I would be very clear on exactly what they are offering and the services they are performing. I am not aware of any Title company that involved in marketing in this manner. RESPA would be my main concern. ... more
0 votes 3 answers Share Flag
Bill Fung, Real Estate Pro in Centennial, CO
Wed Jul 23, 2008
Bill Fung answered:

Not sure what the James Gage model of lease to own is, however; Here are some points to keep in mind.

1st definitely have a real estate attorney review the paperwork. The reason; what you think might be legit can be legit, but may not protect you.

The following is just an example and not meant as legal advice.

Some times the paperwork is done in a trust or LLC, example, the property 123 northglenn Ave shall be purchased by (buyer) 123 northglenn trust or LLC. Because it is a trust or LLC if anything happens and the buying entity is not able to perform duties of the contract, your only recourse is to sue the trust or LLC,

if the trust or LLC has transferred the property to some other Legal entity, than the trust or LLC has no assets available for the person who is suing to collect.

The times I have dealt with lease purchase offers, I have always reccommended an attorney review for my clients.

Many time the lease purchase/own transaction success is based on how much you believe the person who is initiating the lease to puchae/own is trustworthy, and do they have a track record of honest and successful dealings with others.

Are they willing to let you talk with other owners they have dealt with successfully? That might be just one avenue to explore. Lease purchases are not impossible, however do go in with eyes wide open.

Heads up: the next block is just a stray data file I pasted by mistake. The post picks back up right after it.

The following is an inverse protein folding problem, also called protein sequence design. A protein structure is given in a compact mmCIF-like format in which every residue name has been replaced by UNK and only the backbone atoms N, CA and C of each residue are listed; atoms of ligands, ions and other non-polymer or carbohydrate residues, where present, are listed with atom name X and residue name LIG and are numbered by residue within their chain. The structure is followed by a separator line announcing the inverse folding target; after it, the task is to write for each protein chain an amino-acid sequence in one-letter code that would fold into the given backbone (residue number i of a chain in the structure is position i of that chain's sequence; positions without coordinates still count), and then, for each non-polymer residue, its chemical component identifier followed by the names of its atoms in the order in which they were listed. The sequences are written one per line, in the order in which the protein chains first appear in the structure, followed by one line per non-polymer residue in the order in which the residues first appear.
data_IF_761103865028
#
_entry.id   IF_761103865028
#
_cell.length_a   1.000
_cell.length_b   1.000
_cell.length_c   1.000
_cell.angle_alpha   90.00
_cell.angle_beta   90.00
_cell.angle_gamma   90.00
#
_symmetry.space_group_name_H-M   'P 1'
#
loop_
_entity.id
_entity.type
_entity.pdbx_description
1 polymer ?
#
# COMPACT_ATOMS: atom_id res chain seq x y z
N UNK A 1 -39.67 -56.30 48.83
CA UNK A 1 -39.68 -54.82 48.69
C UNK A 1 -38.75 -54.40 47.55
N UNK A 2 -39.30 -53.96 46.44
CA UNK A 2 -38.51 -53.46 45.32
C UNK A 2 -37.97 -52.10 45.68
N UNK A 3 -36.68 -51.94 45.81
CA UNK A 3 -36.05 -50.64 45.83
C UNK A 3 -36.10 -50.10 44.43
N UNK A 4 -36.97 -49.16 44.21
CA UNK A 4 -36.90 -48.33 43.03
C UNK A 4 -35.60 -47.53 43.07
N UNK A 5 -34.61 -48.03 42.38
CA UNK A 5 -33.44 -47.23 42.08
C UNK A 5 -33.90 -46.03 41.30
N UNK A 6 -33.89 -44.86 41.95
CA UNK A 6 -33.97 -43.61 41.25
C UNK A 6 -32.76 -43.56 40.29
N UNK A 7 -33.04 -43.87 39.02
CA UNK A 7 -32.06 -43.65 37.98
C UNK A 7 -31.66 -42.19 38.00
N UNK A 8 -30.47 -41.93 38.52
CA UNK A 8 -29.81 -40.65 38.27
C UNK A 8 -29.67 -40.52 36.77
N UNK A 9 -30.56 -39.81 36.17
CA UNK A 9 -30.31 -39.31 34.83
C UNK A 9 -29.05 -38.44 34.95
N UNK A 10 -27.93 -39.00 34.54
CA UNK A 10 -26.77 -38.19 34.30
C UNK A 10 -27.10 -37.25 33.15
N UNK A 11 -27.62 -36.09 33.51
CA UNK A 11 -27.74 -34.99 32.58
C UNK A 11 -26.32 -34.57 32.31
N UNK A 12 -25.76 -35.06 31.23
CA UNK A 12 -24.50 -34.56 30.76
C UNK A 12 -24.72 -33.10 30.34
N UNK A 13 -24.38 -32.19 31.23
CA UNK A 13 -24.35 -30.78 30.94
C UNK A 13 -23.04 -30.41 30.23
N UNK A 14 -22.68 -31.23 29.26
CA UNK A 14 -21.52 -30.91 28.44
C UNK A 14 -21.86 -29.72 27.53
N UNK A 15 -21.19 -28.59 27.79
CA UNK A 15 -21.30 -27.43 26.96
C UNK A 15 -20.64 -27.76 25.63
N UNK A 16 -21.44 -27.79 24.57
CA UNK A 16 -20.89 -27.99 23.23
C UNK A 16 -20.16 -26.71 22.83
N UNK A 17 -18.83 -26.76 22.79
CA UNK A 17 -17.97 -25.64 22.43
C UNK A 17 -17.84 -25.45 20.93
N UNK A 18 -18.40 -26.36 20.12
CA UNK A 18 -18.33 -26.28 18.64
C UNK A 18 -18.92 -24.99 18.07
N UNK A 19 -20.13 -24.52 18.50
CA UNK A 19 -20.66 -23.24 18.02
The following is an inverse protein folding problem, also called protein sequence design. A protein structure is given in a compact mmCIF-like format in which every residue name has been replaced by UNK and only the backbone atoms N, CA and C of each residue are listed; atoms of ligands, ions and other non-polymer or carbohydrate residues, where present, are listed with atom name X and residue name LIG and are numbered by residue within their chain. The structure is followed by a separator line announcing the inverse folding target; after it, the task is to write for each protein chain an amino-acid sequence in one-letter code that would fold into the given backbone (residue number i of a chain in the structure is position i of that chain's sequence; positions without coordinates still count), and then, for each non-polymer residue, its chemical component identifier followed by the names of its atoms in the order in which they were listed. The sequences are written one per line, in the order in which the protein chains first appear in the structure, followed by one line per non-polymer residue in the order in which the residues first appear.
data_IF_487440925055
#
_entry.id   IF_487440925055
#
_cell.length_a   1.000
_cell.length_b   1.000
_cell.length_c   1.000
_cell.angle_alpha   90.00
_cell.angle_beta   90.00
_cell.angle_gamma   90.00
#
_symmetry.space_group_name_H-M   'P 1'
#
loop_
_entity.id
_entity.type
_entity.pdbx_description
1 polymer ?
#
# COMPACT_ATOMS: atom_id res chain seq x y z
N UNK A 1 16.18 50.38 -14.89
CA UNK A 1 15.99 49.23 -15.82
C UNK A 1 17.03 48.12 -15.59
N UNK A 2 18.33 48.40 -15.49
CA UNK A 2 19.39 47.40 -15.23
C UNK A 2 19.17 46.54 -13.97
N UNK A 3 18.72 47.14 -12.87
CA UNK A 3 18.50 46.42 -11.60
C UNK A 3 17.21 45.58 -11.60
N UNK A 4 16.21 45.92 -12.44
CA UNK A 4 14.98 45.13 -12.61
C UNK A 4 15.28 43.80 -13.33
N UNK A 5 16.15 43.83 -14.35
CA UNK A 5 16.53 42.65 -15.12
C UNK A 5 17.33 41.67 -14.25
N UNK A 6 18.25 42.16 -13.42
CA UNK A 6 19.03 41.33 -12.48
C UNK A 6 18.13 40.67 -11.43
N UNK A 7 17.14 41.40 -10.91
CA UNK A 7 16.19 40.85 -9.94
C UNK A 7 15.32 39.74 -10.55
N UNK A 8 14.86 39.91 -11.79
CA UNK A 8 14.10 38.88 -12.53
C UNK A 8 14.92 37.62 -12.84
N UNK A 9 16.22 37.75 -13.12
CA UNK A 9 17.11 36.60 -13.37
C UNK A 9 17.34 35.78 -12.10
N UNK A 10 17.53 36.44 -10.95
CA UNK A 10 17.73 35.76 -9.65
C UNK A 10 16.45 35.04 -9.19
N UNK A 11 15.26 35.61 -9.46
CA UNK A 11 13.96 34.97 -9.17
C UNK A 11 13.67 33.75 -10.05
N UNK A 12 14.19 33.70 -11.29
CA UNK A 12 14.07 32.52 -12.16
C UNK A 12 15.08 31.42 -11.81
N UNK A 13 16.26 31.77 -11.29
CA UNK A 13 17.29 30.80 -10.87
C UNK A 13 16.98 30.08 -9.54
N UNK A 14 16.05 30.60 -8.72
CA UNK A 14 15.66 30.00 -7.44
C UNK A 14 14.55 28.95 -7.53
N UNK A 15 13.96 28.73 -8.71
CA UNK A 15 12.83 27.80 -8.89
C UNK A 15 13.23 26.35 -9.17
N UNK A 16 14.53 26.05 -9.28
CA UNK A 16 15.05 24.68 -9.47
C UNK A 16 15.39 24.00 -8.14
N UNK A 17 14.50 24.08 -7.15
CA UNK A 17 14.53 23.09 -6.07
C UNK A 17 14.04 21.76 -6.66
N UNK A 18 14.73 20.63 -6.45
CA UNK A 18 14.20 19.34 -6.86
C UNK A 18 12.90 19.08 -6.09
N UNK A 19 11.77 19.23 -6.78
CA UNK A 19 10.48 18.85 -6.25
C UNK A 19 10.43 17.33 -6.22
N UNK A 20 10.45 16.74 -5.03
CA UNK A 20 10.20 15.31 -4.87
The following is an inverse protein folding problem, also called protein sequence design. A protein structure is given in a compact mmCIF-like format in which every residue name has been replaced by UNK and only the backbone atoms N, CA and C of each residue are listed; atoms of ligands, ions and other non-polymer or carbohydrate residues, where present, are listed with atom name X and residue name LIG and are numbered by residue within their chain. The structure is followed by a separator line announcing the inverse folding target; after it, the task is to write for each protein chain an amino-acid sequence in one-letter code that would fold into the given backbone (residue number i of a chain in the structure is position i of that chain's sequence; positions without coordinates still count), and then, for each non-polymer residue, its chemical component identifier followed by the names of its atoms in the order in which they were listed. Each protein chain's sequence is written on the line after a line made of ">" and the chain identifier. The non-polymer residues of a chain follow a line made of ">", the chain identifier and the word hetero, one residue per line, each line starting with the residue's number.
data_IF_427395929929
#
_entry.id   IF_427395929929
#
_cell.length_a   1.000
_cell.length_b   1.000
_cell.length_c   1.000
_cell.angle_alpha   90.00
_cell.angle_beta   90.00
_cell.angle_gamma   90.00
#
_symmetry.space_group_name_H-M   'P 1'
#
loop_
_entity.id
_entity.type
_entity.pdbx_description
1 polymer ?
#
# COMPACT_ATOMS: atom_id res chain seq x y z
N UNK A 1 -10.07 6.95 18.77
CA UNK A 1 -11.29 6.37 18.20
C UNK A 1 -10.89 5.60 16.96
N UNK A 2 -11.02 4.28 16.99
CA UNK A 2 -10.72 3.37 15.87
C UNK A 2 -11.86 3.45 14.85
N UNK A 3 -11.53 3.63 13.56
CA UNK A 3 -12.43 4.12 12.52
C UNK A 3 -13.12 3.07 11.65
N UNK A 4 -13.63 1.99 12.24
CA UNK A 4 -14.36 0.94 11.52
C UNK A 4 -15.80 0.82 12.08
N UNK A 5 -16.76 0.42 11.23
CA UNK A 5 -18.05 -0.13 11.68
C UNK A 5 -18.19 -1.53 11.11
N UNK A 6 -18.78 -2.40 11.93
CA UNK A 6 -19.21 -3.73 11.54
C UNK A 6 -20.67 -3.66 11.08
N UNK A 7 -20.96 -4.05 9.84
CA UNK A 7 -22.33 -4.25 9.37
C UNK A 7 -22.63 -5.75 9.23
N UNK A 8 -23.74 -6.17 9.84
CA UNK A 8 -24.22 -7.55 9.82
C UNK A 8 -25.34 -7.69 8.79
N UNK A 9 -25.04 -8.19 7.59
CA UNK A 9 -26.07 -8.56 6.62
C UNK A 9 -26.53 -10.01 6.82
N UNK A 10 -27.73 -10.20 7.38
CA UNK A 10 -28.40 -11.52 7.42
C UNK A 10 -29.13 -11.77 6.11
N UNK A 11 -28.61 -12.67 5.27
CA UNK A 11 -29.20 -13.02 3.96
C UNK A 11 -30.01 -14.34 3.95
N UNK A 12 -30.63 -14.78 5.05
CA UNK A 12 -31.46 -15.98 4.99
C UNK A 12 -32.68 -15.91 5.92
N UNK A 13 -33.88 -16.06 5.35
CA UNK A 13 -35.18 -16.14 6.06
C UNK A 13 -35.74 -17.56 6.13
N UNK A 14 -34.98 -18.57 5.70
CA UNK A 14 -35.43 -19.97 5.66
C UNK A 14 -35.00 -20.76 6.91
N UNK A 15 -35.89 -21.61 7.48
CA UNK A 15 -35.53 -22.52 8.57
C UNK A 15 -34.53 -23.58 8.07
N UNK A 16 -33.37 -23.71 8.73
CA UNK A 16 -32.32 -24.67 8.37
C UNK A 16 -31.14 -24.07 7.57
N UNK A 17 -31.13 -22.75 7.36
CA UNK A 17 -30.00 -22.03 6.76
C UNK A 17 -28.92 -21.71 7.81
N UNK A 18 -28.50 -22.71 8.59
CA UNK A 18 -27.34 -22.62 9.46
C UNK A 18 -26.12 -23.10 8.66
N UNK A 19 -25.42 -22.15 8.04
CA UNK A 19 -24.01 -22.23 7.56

Wishing you the best, feel free to call or email me if you have further questions.
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0 votes 7 answers Share Flag
Lillian Live…, Real Estate Pro in Lakewood, CO
Tue May 13, 2008
Lillian Lively answered:
Hi Cheri,
It's possible. In looking at the comparables,the average sales price in Shadowood on a 2 bedroom 2 bath unit is about $74K, with one selling in February for $95K. Average days on the market is pretty darned quick! 16 days.

As always, there are many variables to What floor, what parking, what direction does the unit face And, if you are trying to sell it as a For Sale By owner, it will likely take longer, as the marketing opportunities are far less than having it listed by a Realtor on the MLS.

If you've more questions feel free to contact me.

Lil Lively
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0 votes 2 answers Share Flag
Eileen T. Sm…,  in Doylestown, PA
Wed May 7, 2008
Eileen T. Smith answered:
I suggest you contact a Realtor in you area to do a CMA. There are too many variables for a computer to see. Your Realtor will do the CMA based on sold prices, however, she/he should also show you the active listings in the area to size up your competition. In today’s market, after consulting with a Realtor, my suggestion would be to hire a certified appraiser before placing your home on the market. Some of the dangers of overpricing your home include lengthening the time on market, making the property “shopworn”; it reduces the number of showings and most importantly, presents mortgage appraisal problems. ... more
0 votes 5 answers Share Flag